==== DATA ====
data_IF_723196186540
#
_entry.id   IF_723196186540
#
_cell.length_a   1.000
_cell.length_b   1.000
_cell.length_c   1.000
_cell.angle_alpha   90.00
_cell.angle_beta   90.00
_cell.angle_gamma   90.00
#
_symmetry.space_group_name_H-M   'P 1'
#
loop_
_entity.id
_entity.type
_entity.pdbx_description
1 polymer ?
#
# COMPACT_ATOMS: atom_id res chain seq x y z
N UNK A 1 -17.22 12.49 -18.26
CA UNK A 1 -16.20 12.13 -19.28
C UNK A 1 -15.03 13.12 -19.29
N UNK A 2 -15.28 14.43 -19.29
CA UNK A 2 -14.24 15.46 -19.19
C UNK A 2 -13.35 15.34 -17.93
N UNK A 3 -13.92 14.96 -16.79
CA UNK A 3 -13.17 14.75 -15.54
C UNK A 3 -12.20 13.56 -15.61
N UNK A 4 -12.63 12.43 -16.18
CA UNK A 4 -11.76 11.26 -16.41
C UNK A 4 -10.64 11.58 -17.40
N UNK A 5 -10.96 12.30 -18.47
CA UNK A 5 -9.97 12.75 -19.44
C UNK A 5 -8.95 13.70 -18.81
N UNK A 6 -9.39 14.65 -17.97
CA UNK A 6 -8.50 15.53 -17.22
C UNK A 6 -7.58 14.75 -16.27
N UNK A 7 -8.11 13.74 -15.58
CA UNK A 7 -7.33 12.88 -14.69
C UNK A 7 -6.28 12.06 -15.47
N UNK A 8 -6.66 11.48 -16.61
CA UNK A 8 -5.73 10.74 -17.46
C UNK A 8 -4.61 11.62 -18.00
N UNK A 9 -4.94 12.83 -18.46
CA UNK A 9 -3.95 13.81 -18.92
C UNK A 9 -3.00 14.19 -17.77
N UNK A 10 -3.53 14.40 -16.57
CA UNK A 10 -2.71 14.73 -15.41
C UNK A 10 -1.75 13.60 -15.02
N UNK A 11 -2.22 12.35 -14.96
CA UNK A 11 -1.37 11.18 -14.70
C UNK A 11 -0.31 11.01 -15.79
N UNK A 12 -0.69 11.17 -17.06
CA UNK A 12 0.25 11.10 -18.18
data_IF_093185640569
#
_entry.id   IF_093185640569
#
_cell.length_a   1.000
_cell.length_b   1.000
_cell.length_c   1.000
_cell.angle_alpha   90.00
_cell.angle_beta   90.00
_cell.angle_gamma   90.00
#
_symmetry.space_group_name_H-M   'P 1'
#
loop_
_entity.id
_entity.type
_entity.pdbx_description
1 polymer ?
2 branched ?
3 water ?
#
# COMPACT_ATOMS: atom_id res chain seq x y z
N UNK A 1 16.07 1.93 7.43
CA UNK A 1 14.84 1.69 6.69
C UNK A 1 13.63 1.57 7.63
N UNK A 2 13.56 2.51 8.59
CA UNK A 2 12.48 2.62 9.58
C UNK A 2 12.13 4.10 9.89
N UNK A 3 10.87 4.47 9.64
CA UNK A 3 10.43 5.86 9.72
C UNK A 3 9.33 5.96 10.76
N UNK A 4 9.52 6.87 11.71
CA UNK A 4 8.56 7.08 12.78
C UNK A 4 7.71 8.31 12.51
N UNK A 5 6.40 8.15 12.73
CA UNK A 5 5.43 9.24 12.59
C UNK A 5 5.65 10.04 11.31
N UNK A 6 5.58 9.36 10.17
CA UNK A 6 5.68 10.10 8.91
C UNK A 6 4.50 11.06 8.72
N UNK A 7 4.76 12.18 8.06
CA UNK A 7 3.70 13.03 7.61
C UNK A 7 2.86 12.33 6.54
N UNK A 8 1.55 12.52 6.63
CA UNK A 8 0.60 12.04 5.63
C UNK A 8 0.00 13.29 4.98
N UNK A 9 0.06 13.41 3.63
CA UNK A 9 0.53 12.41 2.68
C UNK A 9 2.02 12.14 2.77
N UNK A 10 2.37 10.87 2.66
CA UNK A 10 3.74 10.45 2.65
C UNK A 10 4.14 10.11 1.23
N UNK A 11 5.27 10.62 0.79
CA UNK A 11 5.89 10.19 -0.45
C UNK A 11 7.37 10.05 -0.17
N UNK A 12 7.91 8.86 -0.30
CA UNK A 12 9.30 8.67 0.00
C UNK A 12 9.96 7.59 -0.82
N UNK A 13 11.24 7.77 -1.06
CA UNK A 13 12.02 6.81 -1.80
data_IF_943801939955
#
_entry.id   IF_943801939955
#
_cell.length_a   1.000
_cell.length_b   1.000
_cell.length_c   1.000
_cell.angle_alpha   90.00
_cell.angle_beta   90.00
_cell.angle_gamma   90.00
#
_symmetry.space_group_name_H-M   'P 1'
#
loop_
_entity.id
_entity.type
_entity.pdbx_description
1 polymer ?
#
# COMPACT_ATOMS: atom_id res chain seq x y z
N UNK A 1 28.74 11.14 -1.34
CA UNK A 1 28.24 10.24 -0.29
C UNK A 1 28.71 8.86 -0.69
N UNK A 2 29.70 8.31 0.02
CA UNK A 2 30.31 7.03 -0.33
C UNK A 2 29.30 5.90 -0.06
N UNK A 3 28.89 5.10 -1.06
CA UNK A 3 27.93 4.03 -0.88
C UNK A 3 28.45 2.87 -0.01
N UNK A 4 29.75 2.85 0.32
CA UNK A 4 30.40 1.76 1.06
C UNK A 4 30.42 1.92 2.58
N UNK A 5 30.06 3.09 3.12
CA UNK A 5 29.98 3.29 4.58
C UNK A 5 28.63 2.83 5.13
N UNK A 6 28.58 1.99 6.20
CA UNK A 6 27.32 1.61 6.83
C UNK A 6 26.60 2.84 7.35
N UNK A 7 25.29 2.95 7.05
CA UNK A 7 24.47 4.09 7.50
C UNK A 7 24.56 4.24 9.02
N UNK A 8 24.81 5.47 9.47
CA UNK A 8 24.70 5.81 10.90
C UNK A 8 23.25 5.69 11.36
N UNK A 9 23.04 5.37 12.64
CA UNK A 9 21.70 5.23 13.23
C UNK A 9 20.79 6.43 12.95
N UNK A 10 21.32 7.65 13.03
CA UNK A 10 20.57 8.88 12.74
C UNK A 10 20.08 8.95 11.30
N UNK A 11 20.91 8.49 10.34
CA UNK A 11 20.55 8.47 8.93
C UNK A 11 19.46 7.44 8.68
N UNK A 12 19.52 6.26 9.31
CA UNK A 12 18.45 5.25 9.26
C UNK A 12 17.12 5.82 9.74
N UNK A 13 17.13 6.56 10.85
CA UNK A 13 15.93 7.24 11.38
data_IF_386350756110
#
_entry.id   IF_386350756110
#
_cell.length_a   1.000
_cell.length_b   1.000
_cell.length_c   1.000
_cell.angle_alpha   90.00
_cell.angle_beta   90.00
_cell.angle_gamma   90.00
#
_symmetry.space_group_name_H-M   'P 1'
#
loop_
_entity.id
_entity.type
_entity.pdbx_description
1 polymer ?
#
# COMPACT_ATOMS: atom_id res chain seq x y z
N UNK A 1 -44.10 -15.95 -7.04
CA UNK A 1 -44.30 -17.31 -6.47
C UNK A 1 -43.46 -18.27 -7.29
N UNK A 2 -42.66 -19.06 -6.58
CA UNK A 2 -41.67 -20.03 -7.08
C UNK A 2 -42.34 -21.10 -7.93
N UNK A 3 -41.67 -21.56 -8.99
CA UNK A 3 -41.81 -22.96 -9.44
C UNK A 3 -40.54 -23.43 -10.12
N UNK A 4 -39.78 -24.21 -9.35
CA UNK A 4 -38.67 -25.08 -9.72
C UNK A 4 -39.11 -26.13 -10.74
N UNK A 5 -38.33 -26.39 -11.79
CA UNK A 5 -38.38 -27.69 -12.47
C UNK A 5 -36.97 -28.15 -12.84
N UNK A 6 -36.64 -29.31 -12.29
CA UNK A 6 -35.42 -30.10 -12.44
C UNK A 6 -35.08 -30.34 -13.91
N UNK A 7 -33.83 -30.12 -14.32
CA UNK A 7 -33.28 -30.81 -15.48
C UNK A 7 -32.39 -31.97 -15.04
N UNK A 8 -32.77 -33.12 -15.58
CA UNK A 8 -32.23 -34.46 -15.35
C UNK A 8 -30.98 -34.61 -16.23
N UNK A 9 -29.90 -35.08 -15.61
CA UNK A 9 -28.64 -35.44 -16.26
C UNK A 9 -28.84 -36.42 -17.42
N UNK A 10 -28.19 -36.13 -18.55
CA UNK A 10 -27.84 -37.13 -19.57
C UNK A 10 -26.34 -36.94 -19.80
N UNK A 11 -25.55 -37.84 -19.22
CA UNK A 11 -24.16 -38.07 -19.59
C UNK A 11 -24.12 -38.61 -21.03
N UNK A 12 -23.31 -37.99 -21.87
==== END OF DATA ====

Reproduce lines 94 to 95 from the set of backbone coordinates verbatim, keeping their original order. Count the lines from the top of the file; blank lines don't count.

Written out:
CA UNK A 6 5.68 10.10 8.91
C UNK A 6 4.50 11.06 8.72